Although the Department of Homeland Security (DHS) has taken additional measures to address the threat of US-bound foreign fighters, Rep. Candice Miller (R-Mich.) said much more “can be done to ensure other countries are providing US intelligence with pertinent counterterrorism information.”
Vice chair of the House Committee on Homeland Security and Chairman of the Subcommittee on Border and Maritime Security, Miller made the statement after DHS’s recent announcement that it will be making changes to its Visa Waiver Program to improve our ability to identify and stop foreign fighters attempting to enter the United States.
Meanwhile, Homeland Security Today reported, Adil Batarfi, one of Al Qaeda in the Arabian Peninsula’s (AQAP) senior commanders, issued a threat against America and the West if they continue to blasphemy Islam.
“Over the past year, tens of thousands of young men and women from across the globe have been recruited by terrorist organizations, like ISIL, that aspire to attack Americans here on US soil,” Miller said. And, “Many of these recruits hold passports from France, the United Kingdom, Belgium, Canada and other Western nations that participate in our Visa Waiver Program, making them just one flight away from the United States.
DHS’s “announced that it will begin implementing new measures aimed at reducing the threat posed by foreign fighters attempting to enter the US including, requiring the use of e-passports for all Visa Waiver Program travelers to increase fraud prevention, increasing the presence of federal air marshals on US-bound flights, requiring our allies in the Visa Wavier Program to begin screening travelers in and out of Europe against INTERPOL’s lost and stolen passport database and improving the reporting of foreign fighters between multilateral security organizations,” Miller pointed out.
“Additionally, DHS announced its intention to increase screening for refugees and foreigners seeking asylum in the US, which I strongly support. In fact, earlier this year, my colleagues on [the Homeland Security Committee] and I wrote to the National Security Advisor expressing our concern with US screening procedures for the tens of thousands of refugees the Department of State is bringing here to the US from Syria – home to the largest convergence of Islamist terrorists in world history.”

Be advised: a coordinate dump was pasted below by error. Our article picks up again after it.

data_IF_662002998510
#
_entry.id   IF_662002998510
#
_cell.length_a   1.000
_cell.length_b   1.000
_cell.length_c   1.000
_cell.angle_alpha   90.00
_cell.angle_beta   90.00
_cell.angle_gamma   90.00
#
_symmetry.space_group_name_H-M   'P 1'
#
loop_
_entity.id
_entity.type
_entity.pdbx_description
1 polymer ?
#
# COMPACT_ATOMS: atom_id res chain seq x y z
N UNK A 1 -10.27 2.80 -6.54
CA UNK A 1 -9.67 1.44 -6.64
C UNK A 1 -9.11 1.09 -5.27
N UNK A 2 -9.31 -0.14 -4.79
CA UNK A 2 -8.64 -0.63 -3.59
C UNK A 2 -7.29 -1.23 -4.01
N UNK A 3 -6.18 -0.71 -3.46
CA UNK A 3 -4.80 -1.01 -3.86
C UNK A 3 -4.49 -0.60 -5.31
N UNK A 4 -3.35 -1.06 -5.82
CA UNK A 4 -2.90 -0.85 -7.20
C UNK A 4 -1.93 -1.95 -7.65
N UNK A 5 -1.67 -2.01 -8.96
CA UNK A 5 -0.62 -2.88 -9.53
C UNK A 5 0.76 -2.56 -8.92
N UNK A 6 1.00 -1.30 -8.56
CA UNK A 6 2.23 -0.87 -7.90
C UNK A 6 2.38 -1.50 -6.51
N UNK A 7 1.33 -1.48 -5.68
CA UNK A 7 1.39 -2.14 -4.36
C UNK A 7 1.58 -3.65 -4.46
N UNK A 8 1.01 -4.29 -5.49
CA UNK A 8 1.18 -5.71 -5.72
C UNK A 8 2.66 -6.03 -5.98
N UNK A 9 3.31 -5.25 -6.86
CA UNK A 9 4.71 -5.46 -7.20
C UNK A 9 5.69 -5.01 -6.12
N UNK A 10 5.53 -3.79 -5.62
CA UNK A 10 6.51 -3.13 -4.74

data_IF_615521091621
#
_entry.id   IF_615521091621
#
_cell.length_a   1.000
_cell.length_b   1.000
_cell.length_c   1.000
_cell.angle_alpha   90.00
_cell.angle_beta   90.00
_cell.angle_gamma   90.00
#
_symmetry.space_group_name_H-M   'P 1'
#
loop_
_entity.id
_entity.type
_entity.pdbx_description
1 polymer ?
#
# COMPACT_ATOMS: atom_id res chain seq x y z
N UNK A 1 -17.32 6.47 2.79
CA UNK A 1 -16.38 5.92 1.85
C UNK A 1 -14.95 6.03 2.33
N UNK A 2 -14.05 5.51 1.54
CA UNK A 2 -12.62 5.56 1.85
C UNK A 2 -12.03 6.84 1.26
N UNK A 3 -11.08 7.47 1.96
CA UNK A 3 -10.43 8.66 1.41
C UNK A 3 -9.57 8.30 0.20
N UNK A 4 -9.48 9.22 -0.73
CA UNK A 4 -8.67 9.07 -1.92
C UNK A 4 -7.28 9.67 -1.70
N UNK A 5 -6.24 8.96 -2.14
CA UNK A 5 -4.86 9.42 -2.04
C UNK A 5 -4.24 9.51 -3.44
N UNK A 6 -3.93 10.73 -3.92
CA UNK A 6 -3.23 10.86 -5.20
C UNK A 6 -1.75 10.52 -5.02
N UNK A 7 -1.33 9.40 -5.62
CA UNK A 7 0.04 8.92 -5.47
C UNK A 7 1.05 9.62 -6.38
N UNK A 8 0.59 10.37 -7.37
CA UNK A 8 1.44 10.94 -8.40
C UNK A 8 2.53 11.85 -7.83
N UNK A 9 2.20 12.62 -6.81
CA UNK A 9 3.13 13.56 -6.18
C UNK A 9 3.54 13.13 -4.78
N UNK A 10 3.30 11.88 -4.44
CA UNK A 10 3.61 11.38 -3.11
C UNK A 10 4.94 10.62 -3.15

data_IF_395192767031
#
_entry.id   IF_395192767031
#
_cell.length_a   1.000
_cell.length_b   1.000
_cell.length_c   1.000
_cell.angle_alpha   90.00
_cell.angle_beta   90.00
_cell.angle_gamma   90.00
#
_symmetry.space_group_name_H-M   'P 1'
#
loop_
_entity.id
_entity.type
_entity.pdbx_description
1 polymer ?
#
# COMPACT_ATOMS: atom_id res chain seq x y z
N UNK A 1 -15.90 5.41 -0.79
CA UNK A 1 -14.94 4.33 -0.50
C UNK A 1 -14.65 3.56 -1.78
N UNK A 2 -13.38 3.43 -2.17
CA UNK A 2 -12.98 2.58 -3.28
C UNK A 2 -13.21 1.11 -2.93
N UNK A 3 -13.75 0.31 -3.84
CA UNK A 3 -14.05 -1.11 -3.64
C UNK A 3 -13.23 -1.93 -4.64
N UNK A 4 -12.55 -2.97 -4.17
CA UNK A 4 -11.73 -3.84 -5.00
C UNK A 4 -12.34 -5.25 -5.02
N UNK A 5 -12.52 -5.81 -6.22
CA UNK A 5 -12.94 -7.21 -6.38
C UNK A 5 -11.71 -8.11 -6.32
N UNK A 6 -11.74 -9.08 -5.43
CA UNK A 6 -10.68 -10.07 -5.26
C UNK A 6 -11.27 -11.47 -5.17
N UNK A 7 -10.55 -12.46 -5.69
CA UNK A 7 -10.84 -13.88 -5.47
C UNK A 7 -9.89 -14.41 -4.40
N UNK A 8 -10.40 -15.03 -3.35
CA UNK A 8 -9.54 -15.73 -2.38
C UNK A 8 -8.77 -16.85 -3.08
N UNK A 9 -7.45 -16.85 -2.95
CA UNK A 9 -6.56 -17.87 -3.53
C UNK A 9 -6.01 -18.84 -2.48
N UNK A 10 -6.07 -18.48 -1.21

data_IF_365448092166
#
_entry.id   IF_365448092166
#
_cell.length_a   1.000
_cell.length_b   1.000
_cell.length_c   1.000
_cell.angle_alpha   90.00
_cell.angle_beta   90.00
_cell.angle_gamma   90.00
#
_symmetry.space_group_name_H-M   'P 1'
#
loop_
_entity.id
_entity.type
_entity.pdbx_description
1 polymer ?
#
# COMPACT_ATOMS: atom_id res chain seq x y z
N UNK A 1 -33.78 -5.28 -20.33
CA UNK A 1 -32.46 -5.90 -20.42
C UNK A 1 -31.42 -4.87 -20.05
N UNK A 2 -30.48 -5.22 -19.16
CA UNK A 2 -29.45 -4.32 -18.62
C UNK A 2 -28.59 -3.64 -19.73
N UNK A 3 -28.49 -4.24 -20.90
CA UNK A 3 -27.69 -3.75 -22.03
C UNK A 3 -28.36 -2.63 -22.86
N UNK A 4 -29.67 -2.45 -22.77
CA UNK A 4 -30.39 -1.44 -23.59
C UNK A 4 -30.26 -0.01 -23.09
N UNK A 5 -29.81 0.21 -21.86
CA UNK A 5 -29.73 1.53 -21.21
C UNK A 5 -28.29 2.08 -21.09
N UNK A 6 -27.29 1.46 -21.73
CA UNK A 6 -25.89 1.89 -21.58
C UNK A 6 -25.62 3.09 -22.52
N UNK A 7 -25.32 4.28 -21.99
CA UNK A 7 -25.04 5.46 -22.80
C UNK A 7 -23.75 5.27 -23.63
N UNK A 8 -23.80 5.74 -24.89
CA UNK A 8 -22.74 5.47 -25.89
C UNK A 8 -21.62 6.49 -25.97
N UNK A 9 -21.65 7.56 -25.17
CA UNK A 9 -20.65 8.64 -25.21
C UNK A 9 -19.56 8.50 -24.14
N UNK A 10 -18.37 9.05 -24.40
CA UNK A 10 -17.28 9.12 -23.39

“I commend DHS for taking these steps to address the very real threat foreign fighters pose to our homeland. However, I do believe that more should be done,” Miller stated.
“Over the past year,” she said, “I have repeatedly expressed concern over the grave threat they pose to our security here at home. In March, my Subcommittee on Border and Maritime Security conducted a hearing to examine US efforts to combat terrorist travel, specifically efforts to stop terrorists from exploiting weaknesses with our Visa Waiver Program.”
Continuing, Miller noted that, “Last Congress, and again this Congress, I introduced legislation, the Visa Waiver Improvement Act, that would incentivize our partners in the Visa Waiver Program to provide the US with the intelligence needed to combat terror threats by authorizing DHS to suspend their participation in the program if they fail to do so. If we do not have good intelligence on the travel of these fighters, or if our allies are not appropriately sharing information, US citizens could be at risk, which is why DHS must have the authority provided by my bill to suspend their participation. Earlier this summer, my legislation was passed by the full committee, and it is my hope that it will soon be considered by the full House. We have an obligation to ensure our agencies have every tool necessary to safeguard the Homeland.”
Key provisions of the Visa Waiver Program Improvement Act of 2015 (HR 158) would:
- Allow the Secretary of Homeland Security to suspend participation of countries in the Visa Waiver Program (VWP) if they do not share terrorism and foreign traveler data with the United States;
- Clarify that the Electronic System for Travel Authorization (ESTA) is a counterterrorism tool and requires DHS to consider including additional information pertaining to terrorism threats to better screen foreign travelers;
- Require an annual threat assessment conducted by the Director of National Intelligence and DHS to assess information sharing between VWP countries and the United States;
- Require an annual intelligence assessment conducted by the Director of National Intelligence and DHS to assess airport, passport and travel document standards; and
- Direct DHS to report, within 30 days, on what additional data might be necessary to improve ESTA as a counterterrorism tool to screen travelers